Celine, sans accent aigu. A new dawn is upon us — and it's dark, in all senses of the word.
In December, it was revealed that Phoebe Philo would be stepping down from Céline, and in January, creative director Hedi Slimane of Saint Laurent, would take over. Philophiles, as the creative director's fans were known, were distraught by the news. They were even further thrown when Slimane's first order of business was changing the house's logo. And with the French photographer and creative director's official mens- and womenswear debut in the books, we have a feeling they're in full panic mode.
Slimane's spring 2019 collection could have been gleaned from the obvious — given the recent and rare interview he gave to Le Figaro last week, it was clear the designer would be starting a new chapter at the French fashion house. But, at a time when hope in the real world seems to be at an all-time low, Slimane’s arrival felt more like a crash landing than anything. Was completely foregoing the point of view of a woman whose legacy is defined by designs that were drawn for powerful women the sound, on-trend thing to do?
As guests entered Place Vauban, they were greeted with coupes of Celine-branded champagne and a rare Karl Lagerfeld sighting (as well as a more obvious fashion show groupie Lady Gaga, who was among the two women to debut one of Slimane's first handbags for Celine, alongside Angelina Jolie). It was already more spectacle for a Celine show than Philo would have ever entertained. Within the first few looks, which featured leather jackets, skinny jeans, and sequins, it was evident the 80's-era, Saint Laurent stronghold that's captivated Slimane's attention for the past decade or so hasn't loosened at all. And that's a shame.
The clothes themselves didn't allow any growth for the brand. But the designer did make good on his promise to write (sharply commence) Celine’s next chapter. It's just that ultra-short, asymmetrical, glittery cocktail dresses and Western-style ankle boots, compared to the meditative, almost conservativeness of Philo's revolutionary Celine, feels like a completely different book. Even bipartisan fans, those of both Slimane and Philo, can agree that this was not Celine — it was Zadig & Voltaire, Sandro; it may fly off racks, but it will not be revered in history.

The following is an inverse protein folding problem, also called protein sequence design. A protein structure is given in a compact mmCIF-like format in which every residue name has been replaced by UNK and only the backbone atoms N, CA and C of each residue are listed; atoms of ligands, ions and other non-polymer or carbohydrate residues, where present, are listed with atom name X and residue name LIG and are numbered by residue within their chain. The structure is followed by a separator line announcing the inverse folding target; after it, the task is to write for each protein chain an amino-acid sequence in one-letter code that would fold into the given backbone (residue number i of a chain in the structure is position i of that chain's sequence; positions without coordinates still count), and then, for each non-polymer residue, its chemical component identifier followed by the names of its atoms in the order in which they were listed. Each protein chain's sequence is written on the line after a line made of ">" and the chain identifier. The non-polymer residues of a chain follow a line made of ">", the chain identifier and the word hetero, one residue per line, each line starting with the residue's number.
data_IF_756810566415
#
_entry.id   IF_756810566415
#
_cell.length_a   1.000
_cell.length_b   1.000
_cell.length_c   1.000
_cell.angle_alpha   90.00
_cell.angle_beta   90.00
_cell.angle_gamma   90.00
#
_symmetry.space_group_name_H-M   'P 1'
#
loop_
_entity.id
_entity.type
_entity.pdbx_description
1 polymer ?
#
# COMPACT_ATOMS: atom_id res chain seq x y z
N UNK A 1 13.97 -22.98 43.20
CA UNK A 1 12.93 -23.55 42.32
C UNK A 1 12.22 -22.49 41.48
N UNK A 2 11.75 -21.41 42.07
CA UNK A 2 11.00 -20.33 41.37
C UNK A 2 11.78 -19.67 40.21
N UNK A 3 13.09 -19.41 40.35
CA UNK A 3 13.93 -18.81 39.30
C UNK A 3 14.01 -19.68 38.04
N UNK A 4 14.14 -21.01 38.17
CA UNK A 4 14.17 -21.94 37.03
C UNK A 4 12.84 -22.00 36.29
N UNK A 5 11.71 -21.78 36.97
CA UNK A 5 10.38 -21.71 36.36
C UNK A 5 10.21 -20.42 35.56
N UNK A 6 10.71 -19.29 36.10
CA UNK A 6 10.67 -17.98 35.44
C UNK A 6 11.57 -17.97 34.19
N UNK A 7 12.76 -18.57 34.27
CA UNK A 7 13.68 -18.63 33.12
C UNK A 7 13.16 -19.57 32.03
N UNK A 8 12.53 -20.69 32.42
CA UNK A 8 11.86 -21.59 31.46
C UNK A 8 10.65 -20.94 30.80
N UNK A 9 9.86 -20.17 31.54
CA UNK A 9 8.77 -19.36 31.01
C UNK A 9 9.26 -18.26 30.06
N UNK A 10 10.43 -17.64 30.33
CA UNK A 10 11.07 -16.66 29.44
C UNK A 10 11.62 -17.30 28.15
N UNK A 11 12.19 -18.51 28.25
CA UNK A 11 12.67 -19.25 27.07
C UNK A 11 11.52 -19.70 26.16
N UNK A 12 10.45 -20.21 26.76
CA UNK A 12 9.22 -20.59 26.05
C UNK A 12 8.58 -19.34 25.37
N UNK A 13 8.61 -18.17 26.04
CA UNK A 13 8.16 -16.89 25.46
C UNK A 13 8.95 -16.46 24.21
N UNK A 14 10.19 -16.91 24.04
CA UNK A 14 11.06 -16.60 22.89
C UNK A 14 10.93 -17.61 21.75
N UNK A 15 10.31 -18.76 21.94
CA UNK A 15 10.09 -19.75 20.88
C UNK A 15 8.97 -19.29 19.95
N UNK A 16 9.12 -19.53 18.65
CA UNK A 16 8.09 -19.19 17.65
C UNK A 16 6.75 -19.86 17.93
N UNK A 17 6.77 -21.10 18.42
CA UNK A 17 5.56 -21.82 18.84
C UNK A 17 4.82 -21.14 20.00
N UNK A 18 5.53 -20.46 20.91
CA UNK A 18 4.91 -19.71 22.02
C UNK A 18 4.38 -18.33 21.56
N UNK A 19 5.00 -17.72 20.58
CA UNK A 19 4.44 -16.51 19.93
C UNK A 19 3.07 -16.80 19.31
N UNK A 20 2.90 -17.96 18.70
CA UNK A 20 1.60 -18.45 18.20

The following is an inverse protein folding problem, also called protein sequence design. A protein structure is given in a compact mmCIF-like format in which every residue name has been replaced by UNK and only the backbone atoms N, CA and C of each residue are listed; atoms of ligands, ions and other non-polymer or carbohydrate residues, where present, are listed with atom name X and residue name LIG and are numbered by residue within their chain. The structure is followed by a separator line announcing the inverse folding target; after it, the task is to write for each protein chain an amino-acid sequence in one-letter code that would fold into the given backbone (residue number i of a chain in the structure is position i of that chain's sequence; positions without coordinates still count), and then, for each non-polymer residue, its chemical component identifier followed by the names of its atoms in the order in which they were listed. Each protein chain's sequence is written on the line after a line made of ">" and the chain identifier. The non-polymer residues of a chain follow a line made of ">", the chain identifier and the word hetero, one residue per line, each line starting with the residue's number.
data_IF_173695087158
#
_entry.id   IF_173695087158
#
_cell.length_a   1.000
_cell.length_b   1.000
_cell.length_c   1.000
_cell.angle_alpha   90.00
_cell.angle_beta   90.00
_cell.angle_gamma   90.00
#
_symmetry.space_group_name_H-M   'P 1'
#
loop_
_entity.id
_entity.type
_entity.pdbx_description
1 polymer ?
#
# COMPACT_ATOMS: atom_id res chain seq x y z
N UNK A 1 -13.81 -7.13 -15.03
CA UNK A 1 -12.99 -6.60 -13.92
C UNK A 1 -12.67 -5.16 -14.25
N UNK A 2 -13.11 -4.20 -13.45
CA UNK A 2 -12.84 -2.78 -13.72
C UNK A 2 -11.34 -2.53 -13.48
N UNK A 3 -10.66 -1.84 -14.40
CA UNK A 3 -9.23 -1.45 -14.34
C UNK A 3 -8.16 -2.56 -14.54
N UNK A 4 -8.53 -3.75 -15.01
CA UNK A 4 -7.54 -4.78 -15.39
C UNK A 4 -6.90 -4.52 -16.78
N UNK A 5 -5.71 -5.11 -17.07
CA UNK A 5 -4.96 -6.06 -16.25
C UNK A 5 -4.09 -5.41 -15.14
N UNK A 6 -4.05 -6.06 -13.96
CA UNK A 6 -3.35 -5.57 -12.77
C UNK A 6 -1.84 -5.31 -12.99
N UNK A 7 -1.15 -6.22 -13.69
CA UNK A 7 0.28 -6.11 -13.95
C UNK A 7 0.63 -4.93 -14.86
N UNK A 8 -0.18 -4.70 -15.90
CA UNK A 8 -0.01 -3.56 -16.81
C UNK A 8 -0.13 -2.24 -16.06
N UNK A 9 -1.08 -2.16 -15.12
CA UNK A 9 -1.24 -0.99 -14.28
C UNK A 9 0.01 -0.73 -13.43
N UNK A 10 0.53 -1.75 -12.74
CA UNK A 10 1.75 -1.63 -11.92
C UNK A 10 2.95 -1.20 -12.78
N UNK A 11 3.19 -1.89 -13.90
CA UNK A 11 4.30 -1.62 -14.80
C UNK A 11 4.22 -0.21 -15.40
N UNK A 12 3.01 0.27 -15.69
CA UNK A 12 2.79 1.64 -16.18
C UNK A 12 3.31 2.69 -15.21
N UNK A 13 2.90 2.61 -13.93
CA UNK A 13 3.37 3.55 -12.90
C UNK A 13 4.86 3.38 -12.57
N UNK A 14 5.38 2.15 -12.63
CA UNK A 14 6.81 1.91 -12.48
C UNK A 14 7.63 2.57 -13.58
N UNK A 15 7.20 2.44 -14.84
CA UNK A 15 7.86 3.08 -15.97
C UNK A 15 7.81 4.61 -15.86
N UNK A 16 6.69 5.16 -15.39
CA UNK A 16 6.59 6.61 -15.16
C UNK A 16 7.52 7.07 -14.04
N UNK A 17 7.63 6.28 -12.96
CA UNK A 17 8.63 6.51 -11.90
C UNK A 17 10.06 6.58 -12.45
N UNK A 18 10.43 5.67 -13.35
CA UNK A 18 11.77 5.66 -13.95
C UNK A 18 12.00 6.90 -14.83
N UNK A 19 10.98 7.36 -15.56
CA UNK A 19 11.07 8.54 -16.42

The pressure on designers to drive revenue, however — and this goes for visionaries, even — is too high to surmount. When Slimane departed Saint Laurent in 2016, sales had hit $1.39 billion, up more than 150% when he joined the house four years prior. The objective with Hedi, as LVMH chairman and chief executive Bernard Arnault stated in January, is to reach "at least $2.3 billion to $3.4 billion, and perhaps more, within five years." That will surpass what Philo did for Celine during her 10 years at its helm, as sales hit $828 million. So, why wouldn't Slimane stick to what he knows and crank up his greatest hits? Even if that means at the cost of a net zero connection to the house's legacy?
If it were worth your time to pay attention to fashion at all right now, what with Eastern and Western nations in crisis, we'd continue to list what Slimane showed for his debut. But it's best to look at the evidence yourself and form your own opinion. Because, like half of the audience at Friday's show, you'll either applaud Slimane's vision or you won't — especially if not clapping is some form of silent protest against Slimane's use of six black models for a 96-look runway show that's supposed to reflect the future of fashion and style. Or if what unfolded simply hit you where it hurts.
The biggest problem with the new Celine, though, is this: At a time when the industry feels as divided as the world around it, and designers forget that doing the next indicated thing (increasing size runs, putting editors back in the front row, producing their clothes ethically and sustainably) will eventually lead them to the answers of life's bigger questions, the quench for newness is ever pertinent. And yes, Slimane's beginning at Celine was new for the house and those loyal fans who feel so emotionally connected to it — but arguably, it couldn't have been a head-scratcher for the man himself to pull off. Though we were gunning to be proved otherwise, Slimane's first collection for Celine was just too steeped in the past. The '90s are alive and well, but even if a qualified governing body can fail to vote on doing the right thing, it may, too, be time to put nostalgia to rest and move on.
So, perhaps it takes a woman at the helm of a fashion house like Celine to understand that, at least right now, women need Celine more than ever. Its DNA and impact during the #MeToo and Time's Up movements, and the most recent Kavanaugh hearing, couldn't be clearer; it makes Slimane's debut a missed opportunity — a start on the wrong foot during what should be Celine's most historic period, if we could even imagine such.